A couple of years before that, even, a small valve company in Nottingham produced a reel-to-reel system called the Telecan, which could manage to tape 10 minutes of low-resolution black and white TV. It never went on sale, although a similar system later did.

By the end of the decade, however, the push was on. TV manufacturers could see the possibility of the bottom falling out of their market, and needed to be able to produce new consumer items.

Philips is generally regarded by enthusiasts as the producer of the first true home video recorder.

Other video recorders had been made for use in colleges and institutions - but were complicated and hugely expensive.

But Philips' N1500 model, complete with an analogue clock like a cooker timer, was relatively small and had its tape enclosed in cassettes.

At 750-800 - at the time, roughly the price of a new Mini - they were far from cheap, however, and did not sell in any great volume.

Laser disc recorders put in an appearance. Sony, meanwhile, were marketing the ultimately doomed Betamax machines.

Lauded by enthusiasts for their quality, their manufacturers are thought to have spent too much time thinking about perfecting their product, and not enough about making a lot of them.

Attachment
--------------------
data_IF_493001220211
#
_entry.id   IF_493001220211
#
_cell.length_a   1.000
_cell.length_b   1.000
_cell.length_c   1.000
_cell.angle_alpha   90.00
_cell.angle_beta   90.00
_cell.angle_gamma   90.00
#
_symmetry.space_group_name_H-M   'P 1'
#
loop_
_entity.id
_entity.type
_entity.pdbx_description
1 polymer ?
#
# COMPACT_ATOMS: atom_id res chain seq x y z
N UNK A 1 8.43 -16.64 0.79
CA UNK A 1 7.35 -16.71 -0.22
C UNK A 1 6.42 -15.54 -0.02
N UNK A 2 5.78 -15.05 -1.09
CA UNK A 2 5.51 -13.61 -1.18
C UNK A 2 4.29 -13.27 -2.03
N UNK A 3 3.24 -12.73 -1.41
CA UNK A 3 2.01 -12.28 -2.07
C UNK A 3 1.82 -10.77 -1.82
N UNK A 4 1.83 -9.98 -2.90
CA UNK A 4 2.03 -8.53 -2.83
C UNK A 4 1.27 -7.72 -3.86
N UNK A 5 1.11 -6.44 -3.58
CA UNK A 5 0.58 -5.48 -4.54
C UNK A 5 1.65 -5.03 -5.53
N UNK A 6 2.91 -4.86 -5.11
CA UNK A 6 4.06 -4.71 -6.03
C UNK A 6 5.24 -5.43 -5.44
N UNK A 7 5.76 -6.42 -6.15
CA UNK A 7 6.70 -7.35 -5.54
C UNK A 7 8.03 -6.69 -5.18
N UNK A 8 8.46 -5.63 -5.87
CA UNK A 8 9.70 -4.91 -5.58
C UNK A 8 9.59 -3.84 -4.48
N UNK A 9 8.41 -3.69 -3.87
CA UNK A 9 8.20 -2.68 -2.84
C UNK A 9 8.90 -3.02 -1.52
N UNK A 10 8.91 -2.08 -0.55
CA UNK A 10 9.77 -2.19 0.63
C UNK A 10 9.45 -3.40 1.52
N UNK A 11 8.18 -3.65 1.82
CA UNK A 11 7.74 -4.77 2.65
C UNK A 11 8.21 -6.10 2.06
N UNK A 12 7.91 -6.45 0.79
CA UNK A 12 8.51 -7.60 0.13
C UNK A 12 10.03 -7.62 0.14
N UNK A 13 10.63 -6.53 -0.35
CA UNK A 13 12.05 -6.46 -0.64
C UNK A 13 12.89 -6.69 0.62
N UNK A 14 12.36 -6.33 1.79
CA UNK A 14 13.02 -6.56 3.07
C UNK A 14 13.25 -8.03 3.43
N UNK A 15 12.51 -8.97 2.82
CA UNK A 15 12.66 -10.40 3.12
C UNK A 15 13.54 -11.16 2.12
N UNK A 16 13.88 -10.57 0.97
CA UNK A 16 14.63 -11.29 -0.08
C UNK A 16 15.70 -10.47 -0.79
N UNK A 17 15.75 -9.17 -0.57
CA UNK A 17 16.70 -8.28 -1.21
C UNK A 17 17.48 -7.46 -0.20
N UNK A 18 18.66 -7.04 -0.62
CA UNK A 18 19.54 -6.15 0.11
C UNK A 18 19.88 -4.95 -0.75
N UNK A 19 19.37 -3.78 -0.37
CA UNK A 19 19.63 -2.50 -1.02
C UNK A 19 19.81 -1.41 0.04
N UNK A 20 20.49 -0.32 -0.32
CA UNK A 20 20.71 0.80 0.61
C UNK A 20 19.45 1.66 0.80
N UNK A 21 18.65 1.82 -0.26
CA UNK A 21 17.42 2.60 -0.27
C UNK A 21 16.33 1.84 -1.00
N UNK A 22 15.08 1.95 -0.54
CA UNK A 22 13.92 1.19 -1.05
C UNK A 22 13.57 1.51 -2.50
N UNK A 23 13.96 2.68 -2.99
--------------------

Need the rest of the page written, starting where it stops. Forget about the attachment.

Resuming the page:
Joint curator of the virtual video recorder museum, Total Rewind, David Browne, explains: "As the Japanese formats arrived in this country, the Thorn-EMI group backed VHS and flooded their many high-street TV rental shops with low-cost VHS machines.

"Sony, meanwhile, were concentrating on quality, and so Beta became a format to buy while VHS was the format to rent. Unfortunately, most people preferred to rent, particularly when the simplest machine cost around 700.

"This process was then self-reinforcing, because the presence of two formats made people reluctant to commit to one and risk picking the eventual loser - and so they rented and waited to see what would happen.

"By 1980, out of an estimated 100,000 homes with VCRs, 70% were rented."

From all camps, model followed model - until VCRs became the video victors in the late 80s.

The old machines are now becoming collectible - and the video adventure looks set to continue.

Mr Thomas said: "We are working on VCRs which will be able to understand spoken commands.

"And they will be able to work in an anecdotal way as well, so you will be able to say to the video recorder - 'you know that film with Charlton Heston and chariots, can you record it please?' and the machine will be able to work out that you mean Ben Hur.

"It could talk back to you. But we have to be led by what people want, and people want to be in control, they don't want machines bossing them around, which is fair enough.

"That is one of the main thing video achieved for people - it put them in control of television for the first time.

"We are approaching a point where people will be able to have My TV, a completely personalised video recording system which will learn what the individual likes to watch. Consumers may not see anything in real time ever again."

So a video/TV combo which uniquely records Open University programmes could be just around the corner.